flight, number of connections and regions visited be taken into account in a
new way?

And what about conferences? Many have already been cancelled or postponed. With so many now scheduled to take place in the last four to five months
of the year, attendance will suffer even in the best scenario. And will
meetings and conferences be generally shunned or limited until after a vaccine
is developed?

Will travel become a smaller part of doing
business?

A theory that I have heard here and there over
the past few weeks: All of these Zoom meetings have been so productive that even when
the health crisis has passed and the global economy is fully recovered,
business travel will never come back in a big way. The closest that the GBTA
survey comes to addressing this is the below question:

Unfortunately, that
doesn’t help assess the future of business travel in light of this situation.
The question is too vague, and the survey includes too many different kinds of
stakeholders.

I would love to see GBTA add more specific questions, like: “When
the COVID-19 health crisis has passed, and the global economy is in recovery
mode, how do you expect travel’s role in your business operations to compare to
its role in 2019?”

I would also love to see specific questions about their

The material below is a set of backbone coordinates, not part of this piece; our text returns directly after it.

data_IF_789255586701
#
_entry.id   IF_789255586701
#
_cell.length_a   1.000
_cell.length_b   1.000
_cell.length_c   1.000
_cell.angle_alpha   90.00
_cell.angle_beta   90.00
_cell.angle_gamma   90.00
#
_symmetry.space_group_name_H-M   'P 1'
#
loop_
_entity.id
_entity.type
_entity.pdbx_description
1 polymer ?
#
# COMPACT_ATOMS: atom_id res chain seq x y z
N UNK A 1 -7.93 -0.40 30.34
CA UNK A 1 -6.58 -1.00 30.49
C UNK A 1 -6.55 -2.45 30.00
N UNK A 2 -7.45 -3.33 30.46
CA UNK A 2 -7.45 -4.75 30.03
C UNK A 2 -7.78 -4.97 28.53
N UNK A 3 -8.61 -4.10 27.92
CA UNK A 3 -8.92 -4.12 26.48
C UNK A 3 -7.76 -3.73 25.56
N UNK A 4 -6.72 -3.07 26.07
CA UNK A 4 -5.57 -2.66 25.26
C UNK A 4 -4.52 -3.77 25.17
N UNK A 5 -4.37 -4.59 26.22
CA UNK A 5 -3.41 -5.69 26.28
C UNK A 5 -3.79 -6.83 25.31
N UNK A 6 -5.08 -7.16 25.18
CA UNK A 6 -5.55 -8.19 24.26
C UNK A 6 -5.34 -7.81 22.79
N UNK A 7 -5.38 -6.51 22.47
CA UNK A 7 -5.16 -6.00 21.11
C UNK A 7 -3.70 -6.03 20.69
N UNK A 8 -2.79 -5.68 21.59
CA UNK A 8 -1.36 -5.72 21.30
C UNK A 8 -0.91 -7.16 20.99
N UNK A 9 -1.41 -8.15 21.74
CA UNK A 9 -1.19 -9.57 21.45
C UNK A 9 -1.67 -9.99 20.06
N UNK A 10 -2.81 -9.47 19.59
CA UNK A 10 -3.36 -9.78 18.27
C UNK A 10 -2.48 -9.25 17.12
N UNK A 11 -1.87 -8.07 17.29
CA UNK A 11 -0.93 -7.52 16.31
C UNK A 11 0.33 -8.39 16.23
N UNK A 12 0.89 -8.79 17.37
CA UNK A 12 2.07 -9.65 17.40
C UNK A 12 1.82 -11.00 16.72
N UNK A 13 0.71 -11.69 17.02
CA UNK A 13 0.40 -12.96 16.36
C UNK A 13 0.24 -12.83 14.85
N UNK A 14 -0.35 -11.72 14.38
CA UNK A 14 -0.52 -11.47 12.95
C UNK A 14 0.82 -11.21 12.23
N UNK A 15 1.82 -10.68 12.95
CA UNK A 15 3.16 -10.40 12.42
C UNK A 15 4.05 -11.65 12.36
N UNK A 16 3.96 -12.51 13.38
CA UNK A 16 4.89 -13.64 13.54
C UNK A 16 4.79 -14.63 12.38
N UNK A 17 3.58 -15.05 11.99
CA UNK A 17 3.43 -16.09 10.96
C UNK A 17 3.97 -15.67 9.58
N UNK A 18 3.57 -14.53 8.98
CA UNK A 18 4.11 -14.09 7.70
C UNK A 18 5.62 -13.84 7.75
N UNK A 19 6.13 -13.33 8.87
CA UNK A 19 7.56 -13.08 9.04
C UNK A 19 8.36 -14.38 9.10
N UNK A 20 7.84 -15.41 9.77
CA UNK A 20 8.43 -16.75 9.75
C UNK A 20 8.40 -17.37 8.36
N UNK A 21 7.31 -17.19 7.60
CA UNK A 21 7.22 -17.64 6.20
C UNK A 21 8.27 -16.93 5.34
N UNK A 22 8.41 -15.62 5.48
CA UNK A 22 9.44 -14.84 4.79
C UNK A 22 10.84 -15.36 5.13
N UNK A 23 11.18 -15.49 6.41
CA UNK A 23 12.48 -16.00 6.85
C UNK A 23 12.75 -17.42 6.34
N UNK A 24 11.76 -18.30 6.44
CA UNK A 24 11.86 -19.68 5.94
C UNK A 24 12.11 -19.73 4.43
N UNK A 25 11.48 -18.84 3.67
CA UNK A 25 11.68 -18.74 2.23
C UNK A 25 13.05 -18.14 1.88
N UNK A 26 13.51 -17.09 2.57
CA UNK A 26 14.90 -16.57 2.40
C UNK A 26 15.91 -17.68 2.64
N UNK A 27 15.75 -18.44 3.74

plans to reconnect with clients after the crisis abates and how they feel
virtual meetings – internally for sales initiatives, and externally for project
execution – compare to face-to-face.

Methodology musings: shortcomings of the GBTA
data

Again, I commend GBTA for its quickness to
begin taking members’ pulse. It began fielding February 4, the earliest I am
aware of any American travel organization launching a coronavirus survey. No
travel research company even moved that quickly. But below are some of the
caveats to keep in mind when looking at the GBTA survey results:

  • The questions have changed from survey to
    survey. I actually applaud this – surveys that insist on sticking to questions
    simply to enable comparison over time can quickly become irrelevant. Still, it
    is important to keep in mind that it is hard to compare the February 4 results
    with the April 8 results.
  • All geographic regions are mixed into one
    pool. GBTA is based in the United States, and leadership positions are held primarily by
    Americans, so I assume the biggest share of respondents is U.S.-based. Still,
    it would be nice to see results by region.
  • All types of companies are mixed into one pool.
    GBTA is transparent about who responds, and typically about half of their
    respondents are travel managers/buyers and procurement professionals. It would
    be useful to see the responses of just these two groups, and to launch a
    different survey for suppliers and travel management companies.

With business travel essentially bottomed out,
it would be great to see GBTA start asking some more probing questions about
how companies will decide to resume travel and the extent to which wider
adoption of video conferencing will or will not decrease business travel in a
post-COVID-19 world.

About the author…

Maggie Rauch is a freelance travel research analyst.